White Noise Review

Noah Baumbach’s White Noise begins with a professorial dissertation on the American public’s fascination with car crashes in the movies. In the course of the next two hours plus, this adaptation of Don DeLillo’s 1985 novel careens wildly from genre to genre with divergent tones scraping against one another. That’s not an accident. I think Baumbach made the picture he set out to make.

I can’t speak to the source material though a common thread is that it’s unfilmable. Here we are though I suspect many will concur. Set in the time period when the book was penned, Jack Gladney (Adam Driver) teaches Hitler Studies at a liberal arts college. It’s the kind of higher ed institution where the faculty deem themselves brilliant and every utterance carries the weight of gospel. No matter that Professor Gladney is secretly learning German despite his self professed expertise on their history. The comedic highlight of his work comes in a “lecture off” with a colleague (Don Cheadle) who teaches Elvis Studies to his non-suspicious minded pupils.

Jack is married to Babette (Greta Gerwig). They are each on their fourth marriage with a blended brood of as many kids. Denise (Raffey Cassidy), spawned from a previous Babette nuptial, is worried about strange pills that Mom is taking called Dylar. Her stepdad is mostly oblivious and not just about that. When a train accident spills chemicals near their home, Jack seems more concerned with dinner than evacuation routes. A black cloud from the “Airborne Toxic Event” does set them off on the road where adventures in comedy, noir, relationship dramas, and Spielbergian sci-burbia await.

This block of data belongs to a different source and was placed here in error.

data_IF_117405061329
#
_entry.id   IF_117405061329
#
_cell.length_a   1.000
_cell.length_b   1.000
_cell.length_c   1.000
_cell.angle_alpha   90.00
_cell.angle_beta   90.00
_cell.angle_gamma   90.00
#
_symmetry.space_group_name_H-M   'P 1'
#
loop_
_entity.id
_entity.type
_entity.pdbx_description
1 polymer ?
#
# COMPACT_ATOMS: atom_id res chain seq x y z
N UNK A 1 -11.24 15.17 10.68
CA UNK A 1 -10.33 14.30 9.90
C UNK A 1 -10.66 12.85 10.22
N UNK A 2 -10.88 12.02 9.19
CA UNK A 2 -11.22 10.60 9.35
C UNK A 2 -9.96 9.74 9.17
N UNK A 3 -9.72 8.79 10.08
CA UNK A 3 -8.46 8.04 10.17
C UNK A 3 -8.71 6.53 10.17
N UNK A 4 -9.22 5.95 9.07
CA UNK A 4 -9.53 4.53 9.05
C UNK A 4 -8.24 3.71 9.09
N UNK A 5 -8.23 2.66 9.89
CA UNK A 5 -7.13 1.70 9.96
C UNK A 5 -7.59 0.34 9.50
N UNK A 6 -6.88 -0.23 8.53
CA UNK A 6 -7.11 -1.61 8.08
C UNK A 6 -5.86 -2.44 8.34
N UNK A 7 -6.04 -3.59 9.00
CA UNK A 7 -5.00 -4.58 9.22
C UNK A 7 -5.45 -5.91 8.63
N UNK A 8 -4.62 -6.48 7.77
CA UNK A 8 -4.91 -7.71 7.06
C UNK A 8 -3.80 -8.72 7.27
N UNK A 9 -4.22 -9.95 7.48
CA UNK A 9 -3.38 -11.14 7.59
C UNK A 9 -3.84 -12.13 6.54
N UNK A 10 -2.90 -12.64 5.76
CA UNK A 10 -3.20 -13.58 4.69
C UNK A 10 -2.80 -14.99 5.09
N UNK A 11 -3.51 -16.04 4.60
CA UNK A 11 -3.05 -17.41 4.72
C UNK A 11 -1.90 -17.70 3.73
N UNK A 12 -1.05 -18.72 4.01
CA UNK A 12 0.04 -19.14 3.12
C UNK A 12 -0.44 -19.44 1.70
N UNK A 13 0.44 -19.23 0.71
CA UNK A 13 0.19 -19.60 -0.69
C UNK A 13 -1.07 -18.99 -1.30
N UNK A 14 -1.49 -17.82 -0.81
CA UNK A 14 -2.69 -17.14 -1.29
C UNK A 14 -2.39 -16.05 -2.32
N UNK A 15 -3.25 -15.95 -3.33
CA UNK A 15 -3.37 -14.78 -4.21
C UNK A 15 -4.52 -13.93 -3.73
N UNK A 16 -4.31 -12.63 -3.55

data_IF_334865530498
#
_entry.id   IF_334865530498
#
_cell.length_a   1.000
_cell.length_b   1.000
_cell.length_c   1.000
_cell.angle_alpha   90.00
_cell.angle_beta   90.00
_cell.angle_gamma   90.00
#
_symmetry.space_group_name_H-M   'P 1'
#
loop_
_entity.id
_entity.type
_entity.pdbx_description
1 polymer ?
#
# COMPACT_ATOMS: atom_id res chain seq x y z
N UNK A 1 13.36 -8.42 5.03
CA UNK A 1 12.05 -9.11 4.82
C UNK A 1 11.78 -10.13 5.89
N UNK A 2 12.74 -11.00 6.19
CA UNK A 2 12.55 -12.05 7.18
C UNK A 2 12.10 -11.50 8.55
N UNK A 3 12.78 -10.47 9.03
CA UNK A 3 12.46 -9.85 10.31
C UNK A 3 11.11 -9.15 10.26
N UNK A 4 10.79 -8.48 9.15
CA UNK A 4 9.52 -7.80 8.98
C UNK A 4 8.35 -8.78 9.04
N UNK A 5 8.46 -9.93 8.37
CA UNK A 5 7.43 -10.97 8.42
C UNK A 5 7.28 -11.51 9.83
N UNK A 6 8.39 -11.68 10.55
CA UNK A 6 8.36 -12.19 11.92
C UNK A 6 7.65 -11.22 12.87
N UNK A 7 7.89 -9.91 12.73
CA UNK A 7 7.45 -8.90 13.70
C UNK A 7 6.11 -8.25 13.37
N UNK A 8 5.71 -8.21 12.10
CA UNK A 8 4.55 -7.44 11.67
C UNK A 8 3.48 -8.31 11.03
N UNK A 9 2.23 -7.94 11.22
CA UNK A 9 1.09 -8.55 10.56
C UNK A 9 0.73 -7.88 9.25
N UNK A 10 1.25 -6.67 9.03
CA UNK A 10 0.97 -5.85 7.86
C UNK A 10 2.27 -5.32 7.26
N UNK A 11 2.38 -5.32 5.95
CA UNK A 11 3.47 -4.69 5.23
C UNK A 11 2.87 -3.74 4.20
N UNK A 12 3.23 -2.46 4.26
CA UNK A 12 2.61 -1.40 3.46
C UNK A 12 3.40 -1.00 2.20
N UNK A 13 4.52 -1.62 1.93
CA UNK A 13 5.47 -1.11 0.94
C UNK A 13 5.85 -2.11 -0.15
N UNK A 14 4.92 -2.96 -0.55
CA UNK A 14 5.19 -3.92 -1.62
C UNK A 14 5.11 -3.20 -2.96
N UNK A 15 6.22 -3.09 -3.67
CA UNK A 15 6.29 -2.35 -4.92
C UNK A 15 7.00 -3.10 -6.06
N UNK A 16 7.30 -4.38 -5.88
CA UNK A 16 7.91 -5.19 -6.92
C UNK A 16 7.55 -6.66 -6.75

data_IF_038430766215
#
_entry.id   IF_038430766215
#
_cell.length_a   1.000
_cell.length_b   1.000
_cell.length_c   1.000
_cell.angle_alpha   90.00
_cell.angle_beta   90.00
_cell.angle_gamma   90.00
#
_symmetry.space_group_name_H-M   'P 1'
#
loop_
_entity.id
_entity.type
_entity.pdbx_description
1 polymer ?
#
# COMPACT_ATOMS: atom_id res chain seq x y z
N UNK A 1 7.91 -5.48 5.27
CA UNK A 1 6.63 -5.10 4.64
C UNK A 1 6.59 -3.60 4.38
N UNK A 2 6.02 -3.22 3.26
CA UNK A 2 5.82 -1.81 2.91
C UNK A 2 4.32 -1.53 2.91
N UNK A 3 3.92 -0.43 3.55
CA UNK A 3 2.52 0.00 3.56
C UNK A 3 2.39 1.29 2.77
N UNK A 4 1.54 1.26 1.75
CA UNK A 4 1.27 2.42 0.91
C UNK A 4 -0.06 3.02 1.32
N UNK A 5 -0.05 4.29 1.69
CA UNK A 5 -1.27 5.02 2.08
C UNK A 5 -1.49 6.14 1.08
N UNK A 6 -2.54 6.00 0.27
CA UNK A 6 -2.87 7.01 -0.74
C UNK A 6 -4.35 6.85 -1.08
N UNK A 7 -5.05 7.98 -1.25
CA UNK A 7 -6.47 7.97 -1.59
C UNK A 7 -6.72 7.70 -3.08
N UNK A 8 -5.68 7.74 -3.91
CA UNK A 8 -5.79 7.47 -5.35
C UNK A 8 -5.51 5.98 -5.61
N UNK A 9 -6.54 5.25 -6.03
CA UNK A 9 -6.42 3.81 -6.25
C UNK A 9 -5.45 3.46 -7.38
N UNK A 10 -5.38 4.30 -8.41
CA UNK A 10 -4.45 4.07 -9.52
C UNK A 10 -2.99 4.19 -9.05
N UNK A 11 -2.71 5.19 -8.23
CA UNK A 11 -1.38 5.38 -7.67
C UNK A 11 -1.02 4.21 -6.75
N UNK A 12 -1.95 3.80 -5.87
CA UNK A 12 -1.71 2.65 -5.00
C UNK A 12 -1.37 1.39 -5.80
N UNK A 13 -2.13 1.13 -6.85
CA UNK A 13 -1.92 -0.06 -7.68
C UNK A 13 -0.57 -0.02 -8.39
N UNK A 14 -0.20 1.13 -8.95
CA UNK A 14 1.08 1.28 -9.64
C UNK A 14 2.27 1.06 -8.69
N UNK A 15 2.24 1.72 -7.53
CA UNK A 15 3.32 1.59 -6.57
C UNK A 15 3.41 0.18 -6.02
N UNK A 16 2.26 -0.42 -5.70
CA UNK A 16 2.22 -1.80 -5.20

The real black cloud involves the fear of death. Jack and Babette are practically in a competition about who it frightens most. The screenplay has some dark and demented fun exploring the distractions to not think about The End. I must confess there were times, especially in the first act, where I wondered if the means to this movie’s eventual end was worth it. White Noise is a lot – lots of mood swings, lots of story crammed in. It falters sometimes like its college faculty in thinking it’s sharper than it is. Still those big swings are admirable and the cast is devoted to the many frames of mind. I’m not sure I always bought Driver as the aloof middle aged dad, but he’s terrific at times and so is Gerwig.

This is exhilarating and maddening and both words apply frequently. I rarely wanted to look away – sorta like a car crash though it’s tougher to categorize the sadistic allure.

*** (out of four)

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